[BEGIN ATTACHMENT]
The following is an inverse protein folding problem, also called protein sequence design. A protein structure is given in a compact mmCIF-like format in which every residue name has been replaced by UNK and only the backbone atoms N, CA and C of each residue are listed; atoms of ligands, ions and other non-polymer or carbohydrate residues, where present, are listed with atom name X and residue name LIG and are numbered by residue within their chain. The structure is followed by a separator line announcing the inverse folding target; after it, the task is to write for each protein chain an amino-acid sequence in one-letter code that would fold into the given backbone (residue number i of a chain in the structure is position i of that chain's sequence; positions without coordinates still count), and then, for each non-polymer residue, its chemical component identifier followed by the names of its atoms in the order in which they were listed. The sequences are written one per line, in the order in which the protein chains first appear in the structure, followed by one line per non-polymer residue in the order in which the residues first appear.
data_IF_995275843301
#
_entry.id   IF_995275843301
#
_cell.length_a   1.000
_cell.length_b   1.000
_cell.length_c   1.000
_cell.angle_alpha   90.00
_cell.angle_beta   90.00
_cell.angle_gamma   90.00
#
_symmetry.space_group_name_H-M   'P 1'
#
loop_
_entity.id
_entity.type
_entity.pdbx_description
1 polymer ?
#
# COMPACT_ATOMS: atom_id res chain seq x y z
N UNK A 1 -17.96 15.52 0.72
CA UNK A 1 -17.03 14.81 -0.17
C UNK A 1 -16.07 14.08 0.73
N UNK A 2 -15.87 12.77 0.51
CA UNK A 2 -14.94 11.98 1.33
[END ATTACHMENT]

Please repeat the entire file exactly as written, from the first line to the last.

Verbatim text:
The following is an inverse protein folding problem, also called protein sequence design. A protein structure is given in a compact mmCIF-like format in which every residue name has been replaced by UNK and only the backbone atoms N, CA and C of each residue are listed; atoms of ligands, ions and other non-polymer or carbohydrate residues, where present, are listed with atom name X and residue name LIG and are numbered by residue within their chain. The structure is followed by a separator line announcing the inverse folding target; after it, the task is to write for each protein chain an amino-acid sequence in one-letter code that would fold into the given backbone (residue number i of a chain in the structure is position i of that chain's sequence; positions without coordinates still count), and then, for each non-polymer residue, its chemical component identifier followed by the names of its atoms in the order in which they were listed. The sequences are written one per line, in the order in which the protein chains first appear in the structure, followed by one line per non-polymer residue in the order in which the residues first appear.
data_IF_995275843301
#
_entry.id   IF_995275843301
#
_cell.length_a   1.000
_cell.length_b   1.000
_cell.length_c   1.000
_cell.angle_alpha   90.00
_cell.angle_beta   90.00
_cell.angle_gamma   90.00
#
_symmetry.space_group_name_H-M   'P 1'
#
loop_
_entity.id
_entity.type
_entity.pdbx_description
1 polymer ?
#
# COMPACT_ATOMS: atom_id res chain seq x y z
N UNK A 1 -17.96 15.52 0.72
CA UNK A 1 -17.03 14.81 -0.17
C UNK A 1 -16.07 14.08 0.73
N UNK A 2 -15.87 12.77 0.51
CA UNK A 2 -14.94 11.98 1.33